The start of the preseason for the National Football League coincided with a massive racial riot in Charlottesville, Virginia. Perhaps this was a coincidence, but maybe not. However, now the deadly incident has set a precedence of protest before every football game this season.
What happened in Charlottesville reignited the fire that Colin Kaepernick started last season, that many America-loving sports enthusiasts wished went away with this racist player. Several pro sports players have already proven their intent to mix politics with the game.
After a weekend of protests both on and off the field, the league commissioner, Roger Goodell, came forward at the start of this week to set the tone for the season. Rather than condoning these divisive actions that have no place in sports, he put the problem on the fans to be more “understanding” of the message these millionaire athletes think they are sending about oppression.
Since he wouldn’t take a stand and stop this before it spiraled out of control, it became up to each individual team coach to decide what to do to protect their organization.
A wave of backlash is coming from fed-up fans who want to watch a game and not a stupid protest. Many spectators have already sworn off this football season by boycotting the game since the commissioner refuses to stop the sideline antics.
Although a couple coaches have spoken out against these anti-American antics (Dallas Cowboys and Green Bay Packers), there are some who are siding with the point that these protesting athletes want to make.
The New York Jets’ Coach Todd Bowles supports this message and has even gone as far as to enable players who want to protest by stating a new National Anthem “rule.”
Although no Jets player has indicated a desire to protest at games, their coach has taken a preemptive approach to say if they want to do so, they are more than welcome to – he’s not going to stop them.
The “rule” is that there essentially isn’t one stopping highly-paid professional athletes on this team from doing whatever they choose. There should be since they are part of a team and their actions affect the group as well as the business.
New York Jets coach Todd Bowles will not stand in the way of any of his players protesting during the national anthem.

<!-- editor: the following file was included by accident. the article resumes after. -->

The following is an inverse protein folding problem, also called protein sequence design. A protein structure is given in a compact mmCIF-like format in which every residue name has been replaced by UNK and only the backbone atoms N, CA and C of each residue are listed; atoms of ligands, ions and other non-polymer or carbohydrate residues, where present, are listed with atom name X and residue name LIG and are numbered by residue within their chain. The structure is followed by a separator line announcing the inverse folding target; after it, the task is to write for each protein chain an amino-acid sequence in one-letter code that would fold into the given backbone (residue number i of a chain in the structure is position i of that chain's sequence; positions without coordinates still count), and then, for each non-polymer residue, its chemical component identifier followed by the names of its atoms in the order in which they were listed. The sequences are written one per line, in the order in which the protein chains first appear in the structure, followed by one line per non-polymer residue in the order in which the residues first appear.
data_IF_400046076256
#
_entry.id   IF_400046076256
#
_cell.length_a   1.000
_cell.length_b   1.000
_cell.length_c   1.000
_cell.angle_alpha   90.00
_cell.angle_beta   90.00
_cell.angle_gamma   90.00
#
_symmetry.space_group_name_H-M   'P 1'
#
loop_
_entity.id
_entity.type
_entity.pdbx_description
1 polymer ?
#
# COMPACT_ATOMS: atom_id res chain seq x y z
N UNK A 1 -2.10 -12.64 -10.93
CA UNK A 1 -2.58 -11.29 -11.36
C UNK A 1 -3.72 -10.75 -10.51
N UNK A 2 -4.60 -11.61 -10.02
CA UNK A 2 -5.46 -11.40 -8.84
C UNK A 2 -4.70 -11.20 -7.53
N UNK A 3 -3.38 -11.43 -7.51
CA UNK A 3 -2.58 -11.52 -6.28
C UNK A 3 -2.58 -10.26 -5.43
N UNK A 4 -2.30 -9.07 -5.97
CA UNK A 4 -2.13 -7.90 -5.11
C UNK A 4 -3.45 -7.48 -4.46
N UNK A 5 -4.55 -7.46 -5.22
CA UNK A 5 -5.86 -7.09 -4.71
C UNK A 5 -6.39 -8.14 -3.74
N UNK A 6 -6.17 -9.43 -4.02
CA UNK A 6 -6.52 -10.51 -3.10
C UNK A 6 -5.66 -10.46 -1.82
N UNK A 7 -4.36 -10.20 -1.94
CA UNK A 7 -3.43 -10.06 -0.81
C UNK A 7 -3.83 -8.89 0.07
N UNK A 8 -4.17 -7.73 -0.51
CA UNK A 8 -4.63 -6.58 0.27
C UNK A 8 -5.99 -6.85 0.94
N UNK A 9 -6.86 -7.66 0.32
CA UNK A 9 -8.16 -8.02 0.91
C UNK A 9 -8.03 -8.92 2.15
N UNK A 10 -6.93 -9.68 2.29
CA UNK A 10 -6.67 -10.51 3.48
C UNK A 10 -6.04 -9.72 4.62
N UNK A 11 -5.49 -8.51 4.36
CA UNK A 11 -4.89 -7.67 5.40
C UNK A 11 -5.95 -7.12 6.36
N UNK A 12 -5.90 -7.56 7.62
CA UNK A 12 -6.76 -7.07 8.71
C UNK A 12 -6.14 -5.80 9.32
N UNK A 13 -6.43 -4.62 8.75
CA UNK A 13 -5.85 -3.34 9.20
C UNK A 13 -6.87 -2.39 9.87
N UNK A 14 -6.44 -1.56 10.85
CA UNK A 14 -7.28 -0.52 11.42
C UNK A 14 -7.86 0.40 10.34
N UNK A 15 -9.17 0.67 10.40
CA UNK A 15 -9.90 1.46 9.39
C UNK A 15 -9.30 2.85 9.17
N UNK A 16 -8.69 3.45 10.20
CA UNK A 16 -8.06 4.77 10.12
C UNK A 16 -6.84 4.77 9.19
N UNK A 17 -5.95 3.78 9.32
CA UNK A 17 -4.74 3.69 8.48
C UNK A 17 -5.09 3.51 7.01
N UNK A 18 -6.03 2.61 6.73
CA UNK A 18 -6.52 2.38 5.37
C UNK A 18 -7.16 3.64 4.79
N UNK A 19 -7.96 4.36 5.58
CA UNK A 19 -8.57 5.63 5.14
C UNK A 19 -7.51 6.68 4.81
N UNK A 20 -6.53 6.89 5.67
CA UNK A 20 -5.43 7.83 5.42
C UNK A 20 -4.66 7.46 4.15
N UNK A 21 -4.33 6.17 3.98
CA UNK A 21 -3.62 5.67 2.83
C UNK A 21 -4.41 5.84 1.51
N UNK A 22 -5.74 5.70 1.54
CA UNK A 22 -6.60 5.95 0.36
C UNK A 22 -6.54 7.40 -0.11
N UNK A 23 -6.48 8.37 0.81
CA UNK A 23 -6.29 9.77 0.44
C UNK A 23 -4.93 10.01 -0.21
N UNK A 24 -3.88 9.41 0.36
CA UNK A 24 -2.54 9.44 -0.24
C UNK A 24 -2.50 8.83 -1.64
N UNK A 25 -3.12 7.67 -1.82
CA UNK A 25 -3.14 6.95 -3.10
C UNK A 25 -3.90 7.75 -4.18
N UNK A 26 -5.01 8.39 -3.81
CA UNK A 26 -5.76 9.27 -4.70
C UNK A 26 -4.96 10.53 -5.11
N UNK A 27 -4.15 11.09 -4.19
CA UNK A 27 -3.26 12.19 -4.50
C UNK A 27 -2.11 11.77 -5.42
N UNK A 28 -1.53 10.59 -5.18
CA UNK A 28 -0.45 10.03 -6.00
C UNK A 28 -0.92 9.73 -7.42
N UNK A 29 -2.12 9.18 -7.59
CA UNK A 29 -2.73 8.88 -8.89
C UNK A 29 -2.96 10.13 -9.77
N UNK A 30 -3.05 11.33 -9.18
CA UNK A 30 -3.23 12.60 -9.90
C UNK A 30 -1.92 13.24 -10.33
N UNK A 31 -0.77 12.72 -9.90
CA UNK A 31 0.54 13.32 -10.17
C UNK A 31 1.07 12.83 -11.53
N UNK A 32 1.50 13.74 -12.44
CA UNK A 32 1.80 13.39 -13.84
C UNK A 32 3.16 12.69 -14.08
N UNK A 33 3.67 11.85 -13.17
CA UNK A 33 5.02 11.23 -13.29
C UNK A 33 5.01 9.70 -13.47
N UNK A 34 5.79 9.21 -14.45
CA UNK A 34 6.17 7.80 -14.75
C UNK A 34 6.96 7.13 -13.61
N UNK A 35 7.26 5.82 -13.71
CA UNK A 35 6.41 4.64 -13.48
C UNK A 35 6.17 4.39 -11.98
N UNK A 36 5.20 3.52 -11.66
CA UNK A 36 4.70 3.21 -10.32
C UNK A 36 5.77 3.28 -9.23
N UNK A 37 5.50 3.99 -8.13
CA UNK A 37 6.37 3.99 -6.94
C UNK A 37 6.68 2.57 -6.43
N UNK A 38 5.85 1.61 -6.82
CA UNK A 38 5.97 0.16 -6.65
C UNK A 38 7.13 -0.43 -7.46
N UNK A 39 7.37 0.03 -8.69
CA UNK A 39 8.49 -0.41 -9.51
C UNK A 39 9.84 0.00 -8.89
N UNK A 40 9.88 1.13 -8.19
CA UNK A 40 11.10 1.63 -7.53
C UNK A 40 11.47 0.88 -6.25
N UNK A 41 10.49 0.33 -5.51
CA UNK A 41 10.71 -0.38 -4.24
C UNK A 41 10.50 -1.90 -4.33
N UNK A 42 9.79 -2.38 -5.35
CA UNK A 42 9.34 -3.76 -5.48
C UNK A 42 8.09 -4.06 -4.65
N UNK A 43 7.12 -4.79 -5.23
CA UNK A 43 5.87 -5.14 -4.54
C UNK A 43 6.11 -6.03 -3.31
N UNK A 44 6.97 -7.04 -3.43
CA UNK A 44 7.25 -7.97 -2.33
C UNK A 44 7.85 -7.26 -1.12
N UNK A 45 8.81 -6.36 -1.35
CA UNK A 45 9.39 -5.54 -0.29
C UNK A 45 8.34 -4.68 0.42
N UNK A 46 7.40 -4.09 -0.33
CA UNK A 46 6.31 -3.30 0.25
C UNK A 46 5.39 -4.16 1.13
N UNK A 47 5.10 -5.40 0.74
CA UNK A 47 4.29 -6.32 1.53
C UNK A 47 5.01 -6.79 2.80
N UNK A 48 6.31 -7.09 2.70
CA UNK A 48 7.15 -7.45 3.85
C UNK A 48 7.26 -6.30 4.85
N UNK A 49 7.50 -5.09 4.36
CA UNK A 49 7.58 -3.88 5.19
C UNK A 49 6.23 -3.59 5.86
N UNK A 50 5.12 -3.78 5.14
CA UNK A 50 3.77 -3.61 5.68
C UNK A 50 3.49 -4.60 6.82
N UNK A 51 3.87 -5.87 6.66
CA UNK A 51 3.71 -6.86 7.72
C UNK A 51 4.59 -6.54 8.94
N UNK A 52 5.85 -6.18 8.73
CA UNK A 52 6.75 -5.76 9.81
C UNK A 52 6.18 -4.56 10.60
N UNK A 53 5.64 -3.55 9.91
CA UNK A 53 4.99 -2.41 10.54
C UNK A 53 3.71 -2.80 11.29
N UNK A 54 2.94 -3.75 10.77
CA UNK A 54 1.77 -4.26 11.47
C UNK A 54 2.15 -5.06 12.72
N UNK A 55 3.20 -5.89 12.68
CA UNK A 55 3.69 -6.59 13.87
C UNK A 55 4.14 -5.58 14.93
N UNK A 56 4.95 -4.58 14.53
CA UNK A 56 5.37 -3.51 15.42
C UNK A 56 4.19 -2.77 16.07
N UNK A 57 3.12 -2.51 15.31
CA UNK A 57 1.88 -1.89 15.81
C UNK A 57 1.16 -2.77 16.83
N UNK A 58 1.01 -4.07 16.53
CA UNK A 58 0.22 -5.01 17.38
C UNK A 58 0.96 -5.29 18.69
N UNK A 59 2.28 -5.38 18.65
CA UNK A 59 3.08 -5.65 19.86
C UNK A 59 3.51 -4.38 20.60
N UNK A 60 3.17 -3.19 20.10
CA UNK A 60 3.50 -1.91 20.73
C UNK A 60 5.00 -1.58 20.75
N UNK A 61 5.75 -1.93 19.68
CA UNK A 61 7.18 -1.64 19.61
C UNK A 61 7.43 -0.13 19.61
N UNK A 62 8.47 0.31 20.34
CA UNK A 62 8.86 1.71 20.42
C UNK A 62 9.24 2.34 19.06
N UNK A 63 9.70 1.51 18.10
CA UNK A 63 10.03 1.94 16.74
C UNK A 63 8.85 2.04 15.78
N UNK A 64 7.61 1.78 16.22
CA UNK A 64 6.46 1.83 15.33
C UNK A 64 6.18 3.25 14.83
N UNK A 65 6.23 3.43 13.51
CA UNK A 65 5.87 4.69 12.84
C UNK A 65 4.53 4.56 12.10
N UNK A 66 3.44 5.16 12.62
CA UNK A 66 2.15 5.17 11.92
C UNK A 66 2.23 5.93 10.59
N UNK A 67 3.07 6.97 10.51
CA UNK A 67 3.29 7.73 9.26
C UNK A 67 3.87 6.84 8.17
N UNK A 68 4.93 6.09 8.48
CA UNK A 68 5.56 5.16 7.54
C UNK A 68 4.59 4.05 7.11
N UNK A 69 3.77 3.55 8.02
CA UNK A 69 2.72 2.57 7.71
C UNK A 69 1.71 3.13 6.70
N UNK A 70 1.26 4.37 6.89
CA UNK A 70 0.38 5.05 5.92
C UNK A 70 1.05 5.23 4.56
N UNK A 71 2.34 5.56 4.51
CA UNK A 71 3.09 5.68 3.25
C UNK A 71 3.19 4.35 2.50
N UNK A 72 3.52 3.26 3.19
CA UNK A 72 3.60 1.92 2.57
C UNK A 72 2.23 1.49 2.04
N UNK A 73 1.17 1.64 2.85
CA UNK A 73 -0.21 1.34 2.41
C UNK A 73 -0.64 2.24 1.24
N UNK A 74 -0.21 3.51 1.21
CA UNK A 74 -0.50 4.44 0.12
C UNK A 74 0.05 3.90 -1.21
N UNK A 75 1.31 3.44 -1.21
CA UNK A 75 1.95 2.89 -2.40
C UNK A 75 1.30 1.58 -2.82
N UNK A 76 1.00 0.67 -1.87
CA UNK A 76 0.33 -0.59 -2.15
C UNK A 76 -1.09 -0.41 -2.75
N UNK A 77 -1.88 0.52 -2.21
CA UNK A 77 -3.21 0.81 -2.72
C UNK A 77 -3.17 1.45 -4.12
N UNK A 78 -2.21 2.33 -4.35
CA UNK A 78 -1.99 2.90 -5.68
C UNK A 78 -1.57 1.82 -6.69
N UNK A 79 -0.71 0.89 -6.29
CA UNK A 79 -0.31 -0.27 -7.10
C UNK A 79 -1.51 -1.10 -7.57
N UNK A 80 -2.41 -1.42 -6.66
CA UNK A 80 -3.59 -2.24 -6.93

No Jets players have indicated that they would opt to not stand during the performance of “The Star-Spangled Banner,” as then-San Francisco quarterback Colin Kaepernick did last season. But Bowles made it clear that those actions would be each player’s prerogative.
“It’s their individual right,” the coach said after practice Wednesday. “We don’t have a rulebook on what’s right to protest and not protest. You don’t know those things until the course of time, whether it’s sitting for the anthem, whether it’s raising your fist, whether it’s speaking out, whether it’s the Walk to Washington who is to say whose protest is good or bad?”
Bowles is correct that it’s each person’s right to protest if they wish or make whatever statement publicly that they feel is important. However, that’s not the issue with players protesting in a sport. With the position they are given, they have a responsibility as a role model. Have an opinion, but don’t disrespect our flag and country that real heroes have died to protect.
Bowles clearly sees it differently as he explained later in his interview on the matter.
“As a football team, politics and people are human — they’re part of it — so you can’t say what’s good or bad,” Bowles said, according to WHIO. “I’m sure mostly everybody — I know I’m against racism, segregation, and all that other stuff — but how do we come to an answer? I don’t have that answer. How do we come to a common ground? I don’t have that answer.”
The coach then contradicted himself in saying that the debate on this issue “needs to stop.” Stopping the debate does not mean encouraging one side by giving players free reign to protest – that only perpetuates the problem.
“It’s a hell of a debate and a hell of a topic. It needs to stop,” Bowles said. “I don’t have the answers to that, but who is to say whose protest is good or bad? That’s just the way they feel and that’s their right to express it.”
They can make their statements any way they please off the field since it’s selfish to use their platform in this way. It compromises the reputation of the team, franchise, and maybe even some sponsors. Just as most employees can’t express their divisive opinions in the workplace, sports stars are no different.